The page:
It all takes place next Sunday afternoon, June 12th, on the main stage sponsored by Living Green. At 1 pm, before the main panel, see special guest Mike Schreiner, leader of the Green Party of Ontario, who comes from farming roots and has a deep background in healthy & local food distribution. He’ll describe initiatives to connect farmers wanting to be more sustainable with institutions wanting to offer healthier food in their cafeterias – and how to link local Simcoe farmers with partners like Georgian College, Royal Victoria Hospital, or the school boards. Right after Mike will be artisanal chocolatier Michael Sacco, whose bike-powered ChocoSol operation is both tasty and sustainable. Sweet! See you there!

Erich Jacoby-Hawkins is an educator, father, volunteer, and politician.

UPDATE: This column generated a response letter from our MPP Aileen Carroll, copied below:

(Re: 'Ecofest an all-encompassing experience' in the June 2 edition of the Examiner)

I take issue with Erich Jacoby- Hawkins' column about Ecofest in which he advises that the Mayor Jeff Lehman will represent the municipal government, the MP Patrick Brown the federal government and Andrew Miller, the Green Party candidate for the provincial election in October will be "speaking from the provincial policy level."

This clearly implies that the Green Party candidate has the authority to represent the third governmental component; that is the Ontario provincial level of government. He most certainly does not.

He may hope to someday, but for now he is one candidate. The Liberal government of Ontario has passed and is implementing the Lake Simcoe Protection Plan, which is the most comprehensive watershed-based legislated plan in Canada.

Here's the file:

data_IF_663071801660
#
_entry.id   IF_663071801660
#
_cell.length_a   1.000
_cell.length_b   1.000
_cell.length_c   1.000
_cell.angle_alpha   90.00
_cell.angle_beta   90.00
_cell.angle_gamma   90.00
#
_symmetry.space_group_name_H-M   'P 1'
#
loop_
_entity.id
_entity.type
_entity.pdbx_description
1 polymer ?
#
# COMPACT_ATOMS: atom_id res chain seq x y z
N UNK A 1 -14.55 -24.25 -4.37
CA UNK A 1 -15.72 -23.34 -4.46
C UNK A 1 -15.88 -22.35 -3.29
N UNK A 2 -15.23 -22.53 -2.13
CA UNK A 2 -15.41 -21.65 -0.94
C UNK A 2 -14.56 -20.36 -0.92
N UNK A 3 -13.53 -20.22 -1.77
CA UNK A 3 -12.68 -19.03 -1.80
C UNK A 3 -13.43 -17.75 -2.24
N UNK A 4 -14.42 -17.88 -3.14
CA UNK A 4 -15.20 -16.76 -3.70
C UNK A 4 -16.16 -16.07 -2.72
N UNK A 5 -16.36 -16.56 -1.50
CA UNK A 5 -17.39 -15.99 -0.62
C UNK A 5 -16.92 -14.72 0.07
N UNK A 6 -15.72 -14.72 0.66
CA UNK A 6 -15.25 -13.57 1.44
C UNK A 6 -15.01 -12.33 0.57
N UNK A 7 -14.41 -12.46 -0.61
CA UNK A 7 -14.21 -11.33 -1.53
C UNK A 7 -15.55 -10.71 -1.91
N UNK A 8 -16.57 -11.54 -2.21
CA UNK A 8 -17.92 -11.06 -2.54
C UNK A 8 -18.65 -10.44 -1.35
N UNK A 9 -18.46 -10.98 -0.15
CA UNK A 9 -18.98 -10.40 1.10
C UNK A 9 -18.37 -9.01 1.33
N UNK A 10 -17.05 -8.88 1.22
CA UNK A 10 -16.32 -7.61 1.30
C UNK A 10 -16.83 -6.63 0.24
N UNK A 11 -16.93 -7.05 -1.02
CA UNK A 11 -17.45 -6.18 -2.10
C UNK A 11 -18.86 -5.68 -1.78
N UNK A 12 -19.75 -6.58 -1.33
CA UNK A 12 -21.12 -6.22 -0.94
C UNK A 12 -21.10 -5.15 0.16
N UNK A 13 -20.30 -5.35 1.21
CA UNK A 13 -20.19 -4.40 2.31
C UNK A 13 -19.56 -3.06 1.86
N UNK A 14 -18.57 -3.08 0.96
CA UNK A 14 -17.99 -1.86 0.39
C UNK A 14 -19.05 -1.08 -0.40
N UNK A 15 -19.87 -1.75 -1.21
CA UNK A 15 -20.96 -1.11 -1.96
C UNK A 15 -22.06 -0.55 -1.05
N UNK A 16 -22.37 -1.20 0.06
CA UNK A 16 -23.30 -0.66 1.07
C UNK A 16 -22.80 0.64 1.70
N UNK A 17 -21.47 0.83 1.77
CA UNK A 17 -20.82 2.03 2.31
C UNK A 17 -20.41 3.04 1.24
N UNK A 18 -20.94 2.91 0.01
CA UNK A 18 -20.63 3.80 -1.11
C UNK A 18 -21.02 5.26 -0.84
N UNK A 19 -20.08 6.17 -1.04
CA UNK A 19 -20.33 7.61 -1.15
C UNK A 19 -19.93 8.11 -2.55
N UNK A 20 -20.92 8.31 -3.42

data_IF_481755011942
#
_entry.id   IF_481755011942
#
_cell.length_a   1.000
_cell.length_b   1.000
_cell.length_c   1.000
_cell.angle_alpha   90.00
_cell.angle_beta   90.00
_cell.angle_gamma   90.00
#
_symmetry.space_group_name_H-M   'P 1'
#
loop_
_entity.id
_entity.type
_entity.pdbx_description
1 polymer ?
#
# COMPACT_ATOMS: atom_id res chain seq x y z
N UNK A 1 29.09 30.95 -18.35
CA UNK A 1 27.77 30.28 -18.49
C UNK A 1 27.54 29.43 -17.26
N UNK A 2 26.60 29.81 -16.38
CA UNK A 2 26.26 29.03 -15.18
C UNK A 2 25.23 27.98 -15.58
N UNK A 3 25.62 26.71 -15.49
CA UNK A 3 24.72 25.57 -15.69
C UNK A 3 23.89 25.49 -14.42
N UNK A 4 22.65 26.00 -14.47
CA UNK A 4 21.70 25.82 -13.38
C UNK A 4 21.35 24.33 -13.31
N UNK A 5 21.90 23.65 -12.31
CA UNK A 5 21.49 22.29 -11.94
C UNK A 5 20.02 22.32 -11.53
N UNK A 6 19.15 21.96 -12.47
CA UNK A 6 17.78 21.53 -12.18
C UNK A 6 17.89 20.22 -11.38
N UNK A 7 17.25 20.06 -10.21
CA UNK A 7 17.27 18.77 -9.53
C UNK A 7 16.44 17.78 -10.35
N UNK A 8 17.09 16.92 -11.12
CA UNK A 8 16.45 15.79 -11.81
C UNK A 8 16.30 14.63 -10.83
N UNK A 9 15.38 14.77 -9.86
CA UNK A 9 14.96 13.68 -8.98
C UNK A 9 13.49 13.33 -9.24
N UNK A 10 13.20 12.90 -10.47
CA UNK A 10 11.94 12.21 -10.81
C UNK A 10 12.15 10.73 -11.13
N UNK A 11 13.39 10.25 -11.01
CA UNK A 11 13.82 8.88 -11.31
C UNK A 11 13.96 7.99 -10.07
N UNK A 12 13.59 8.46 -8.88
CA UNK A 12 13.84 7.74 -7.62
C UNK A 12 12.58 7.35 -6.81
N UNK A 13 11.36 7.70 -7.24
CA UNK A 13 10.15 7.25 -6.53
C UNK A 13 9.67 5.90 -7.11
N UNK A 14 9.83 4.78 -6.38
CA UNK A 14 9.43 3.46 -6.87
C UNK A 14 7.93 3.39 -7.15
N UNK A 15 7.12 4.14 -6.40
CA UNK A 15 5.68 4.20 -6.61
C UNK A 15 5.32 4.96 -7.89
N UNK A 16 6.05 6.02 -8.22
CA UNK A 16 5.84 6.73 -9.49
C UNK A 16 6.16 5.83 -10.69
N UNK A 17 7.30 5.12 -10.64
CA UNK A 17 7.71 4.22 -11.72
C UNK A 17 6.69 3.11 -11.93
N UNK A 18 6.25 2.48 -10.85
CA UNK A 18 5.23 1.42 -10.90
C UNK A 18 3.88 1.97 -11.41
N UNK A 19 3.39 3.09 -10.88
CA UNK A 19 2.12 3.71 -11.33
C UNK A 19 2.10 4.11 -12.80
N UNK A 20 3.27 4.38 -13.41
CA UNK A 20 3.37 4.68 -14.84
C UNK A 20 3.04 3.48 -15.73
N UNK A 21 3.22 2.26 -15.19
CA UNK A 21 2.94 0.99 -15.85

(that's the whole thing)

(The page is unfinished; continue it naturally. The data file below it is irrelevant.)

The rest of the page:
I am joined by several environmental groups in this community in my pride in this accomplishment. Further, my government has committed $20 million to protect the health of Lake Simcoe, improve water quality and restore a coldwater fish community. By working together, we have managed to reduce phosphorous levels from 100 tonnes to 72.

While political intentions are worthy, actions, as ever, speak louder than words.

Aileen Carroll Liberal MPP Barrie

Sorry if you feel slighted, Ms. Carroll, but despite your attempt to change my meaning through paraphrasing, my column accurately described the people who would be on the panel and what each of them would be contributing to the discussion. Andrew Miller does not represent the provincial government, nor did I say or imply that he does - quite the contrary, I clearly & explicitly labeled him as a candidate. However, as a duly nominated respresentative of a registered provincial party, it is certainly within his purview to discuss provincial policy. You don't hold a monopoly on that.

I did not create this panel, I merely wrote about it to generate interest. If you feel that your own government needs to be represented, then it falls to you to ensure that you take part in events like this. Then perhaps your actions could speak louder than your words in a letter to the editor. Certainly no-one can deny that Andrew Miller is a man of action.

Here is another response to Ms. Carroll, carried in the June 21 print edition of the Barrie Examiner:

The future is at stake

On June 12, I watched a fantastic panel discussion, the Root of the Idea Exchange, put together by the organizers of Ecofest Barrie. Citizens brought forward important concerns and provincial Green Party candidate Andrew Miller joined other panelists, including Mayor Jeff Lehman and Patrick Brown, Barrie's MP, in exploring areas of possible action. In doing so, Miller drew upon his experience with launching local initiatives and non-profits, as well as his growing understanding of how provincial policy impacts our food, water, health and economy.
Barrie MPP Aileen Carroll has written that he was misrepresented in Erich Jacoby-Hawkins' recent column as speaking for her provincial government. Having re-read it carefully, it is clear that Miller was accurately described as the Green Party candidate, not a government official.

Perhaps Ms. Carroll believes no one but her should speak about provincial policy. The last I checked, we live in a free democracy, and the Ontario legislature has risen in advance of the next general election.

I am happy our current MPP can point to some prior environmental efforts, but now is the time for all of us to look forward and explore different ideas, as we decide the path of the next four years. Past accomplishments are well and good, but it is our future which is now at stake. I hope she will remember that, ultimately, it is the citizens who must guide our elected officials, and this coming fall, elect them.

Kelly Weedon, Barrie